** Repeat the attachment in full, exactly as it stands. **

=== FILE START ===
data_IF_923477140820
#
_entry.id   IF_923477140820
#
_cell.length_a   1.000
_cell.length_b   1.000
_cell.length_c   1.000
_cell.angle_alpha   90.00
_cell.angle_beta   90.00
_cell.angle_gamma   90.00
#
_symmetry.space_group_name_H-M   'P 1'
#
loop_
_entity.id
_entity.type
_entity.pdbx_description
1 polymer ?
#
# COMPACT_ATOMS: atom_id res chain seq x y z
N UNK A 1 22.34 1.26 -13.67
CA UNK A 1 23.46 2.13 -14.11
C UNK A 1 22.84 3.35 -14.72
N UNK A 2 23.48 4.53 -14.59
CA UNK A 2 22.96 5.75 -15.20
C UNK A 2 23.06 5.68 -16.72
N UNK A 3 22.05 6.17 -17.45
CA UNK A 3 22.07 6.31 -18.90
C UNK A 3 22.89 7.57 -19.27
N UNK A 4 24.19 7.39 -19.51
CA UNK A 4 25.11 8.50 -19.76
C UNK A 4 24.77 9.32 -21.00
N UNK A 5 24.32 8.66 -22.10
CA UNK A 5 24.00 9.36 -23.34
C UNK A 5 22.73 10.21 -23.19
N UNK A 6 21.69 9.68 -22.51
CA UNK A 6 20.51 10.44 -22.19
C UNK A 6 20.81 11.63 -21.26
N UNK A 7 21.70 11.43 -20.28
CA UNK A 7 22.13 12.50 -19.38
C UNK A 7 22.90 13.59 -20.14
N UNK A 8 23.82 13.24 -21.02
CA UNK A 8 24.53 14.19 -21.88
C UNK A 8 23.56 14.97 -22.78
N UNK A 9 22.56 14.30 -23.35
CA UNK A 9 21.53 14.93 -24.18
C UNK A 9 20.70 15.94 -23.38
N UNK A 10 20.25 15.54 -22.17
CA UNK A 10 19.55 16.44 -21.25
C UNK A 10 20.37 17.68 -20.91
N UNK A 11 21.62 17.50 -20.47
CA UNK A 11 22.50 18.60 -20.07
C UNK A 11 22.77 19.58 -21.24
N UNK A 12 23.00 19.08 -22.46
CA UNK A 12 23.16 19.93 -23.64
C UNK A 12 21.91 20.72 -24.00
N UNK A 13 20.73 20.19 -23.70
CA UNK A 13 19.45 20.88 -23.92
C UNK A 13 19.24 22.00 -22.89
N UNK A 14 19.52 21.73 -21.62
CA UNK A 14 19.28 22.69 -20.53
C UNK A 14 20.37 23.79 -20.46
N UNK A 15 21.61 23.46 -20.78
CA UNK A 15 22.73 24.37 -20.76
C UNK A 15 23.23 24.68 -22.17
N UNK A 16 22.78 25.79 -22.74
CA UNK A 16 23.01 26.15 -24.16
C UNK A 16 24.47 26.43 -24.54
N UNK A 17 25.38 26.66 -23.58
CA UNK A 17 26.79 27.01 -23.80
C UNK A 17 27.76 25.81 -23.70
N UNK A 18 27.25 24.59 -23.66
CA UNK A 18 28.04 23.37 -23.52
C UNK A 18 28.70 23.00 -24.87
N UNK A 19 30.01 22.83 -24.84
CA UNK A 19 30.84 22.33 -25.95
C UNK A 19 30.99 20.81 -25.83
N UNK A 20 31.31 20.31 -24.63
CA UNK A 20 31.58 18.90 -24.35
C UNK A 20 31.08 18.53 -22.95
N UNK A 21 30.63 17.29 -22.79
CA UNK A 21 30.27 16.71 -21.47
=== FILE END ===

data_IF_923477140820
#
_entry.id   IF_923477140820
#
_cell.length_a   1.000
_cell.length_b   1.000
_cell.length_c   1.000
_cell.angle_alpha   90.00
_cell.angle_beta   90.00
_cell.angle_gamma   90.00
#
_symmetry.space_group_name_H-M   'P 1'
#
loop_
_entity.id
_entity.type
_entity.pdbx_description
1 polymer ?
#
# COMPACT_ATOMS: atom_id res chain seq x y z
N UNK A 1 22.34 1.26 -13.67
CA UNK A 1 23.46 2.13 -14.11
C UNK A 1 22.84 3.35 -14.72
N UNK A 2 23.48 4.53 -14.59
CA UNK A 2 22.96 5.75 -15.20
C UNK A 2 23.06 5.68 -16.72
N UNK A 3 22.05 6.17 -17.45
CA UNK A 3 22.07 6.31 -18.90
C UNK A 3 22.89 7.57 -19.27
N UNK A 4 24.19 7.39 -19.51
CA UNK A 4 25.11 8.50 -19.76
C UNK A 4 24.77 9.32 -21.00
N UNK A 5 24.32 8.66 -22.10
CA UNK A 5 24.00 9.36 -23.34
C UNK A 5 22.73 10.21 -23.19
N UNK A 6 21.69 9.68 -22.51
CA UNK A 6 20.51 10.44 -22.19
C UNK A 6 20.81 11.63 -21.26
N UNK A 7 21.70 11.43 -20.28
CA UNK A 7 22.13 12.50 -19.38
C UNK A 7 22.90 13.59 -20.14
N UNK A 8 23.82 13.24 -21.02
CA UNK A 8 24.53 14.19 -21.88
C UNK A 8 23.56 14.97 -22.78
N UNK A 9 22.56 14.30 -23.35
CA UNK A 9 21.53 14.93 -24.18
C UNK A 9 20.70 15.94 -23.38
N UNK A 10 20.25 15.54 -22.17
CA UNK A 10 19.55 16.44 -21.25
C UNK A 10 20.37 17.68 -20.91
N UNK A 11 21.62 17.50 -20.47
CA UNK A 11 22.50 18.60 -20.07
C UNK A 11 22.77 19.58 -21.24
N UNK A 12 23.00 19.08 -22.46
CA UNK A 12 23.16 19.93 -23.64
C UNK A 12 21.91 20.72 -24.00
N UNK A 13 20.73 20.19 -23.70
CA UNK A 13 19.45 20.88 -23.92
C UNK A 13 19.24 22.00 -22.89
N UNK A 14 19.52 21.73 -21.62
CA UNK A 14 19.28 22.69 -20.53
C UNK A 14 20.37 23.79 -20.46
N UNK A 15 21.61 23.46 -20.78
CA UNK A 15 22.73 24.37 -20.76
C UNK A 15 23.23 24.68 -22.17
N UNK A 16 22.78 25.79 -22.74
CA UNK A 16 23.01 26.15 -24.16
C UNK A 16 24.47 26.43 -24.54
N UNK A 17 25.38 26.66 -23.58
CA UNK A 17 26.79 27.01 -23.80
C UNK A 17 27.76 25.81 -23.70
N UNK A 18 27.25 24.59 -23.66
CA UNK A 18 28.04 23.37 -23.52
C UNK A 18 28.70 23.00 -24.87
N UNK A 19 30.01 22.83 -24.84
CA UNK A 19 30.84 22.33 -25.95
C UNK A 19 30.99 20.81 -25.83
N UNK A 20 31.31 20.31 -24.63
CA UNK A 20 31.58 18.90 -24.35
C UNK A 20 31.08 18.53 -22.95
N UNK A 21 30.63 17.29 -22.79
CA UNK A 21 30.27 16.71 -21.47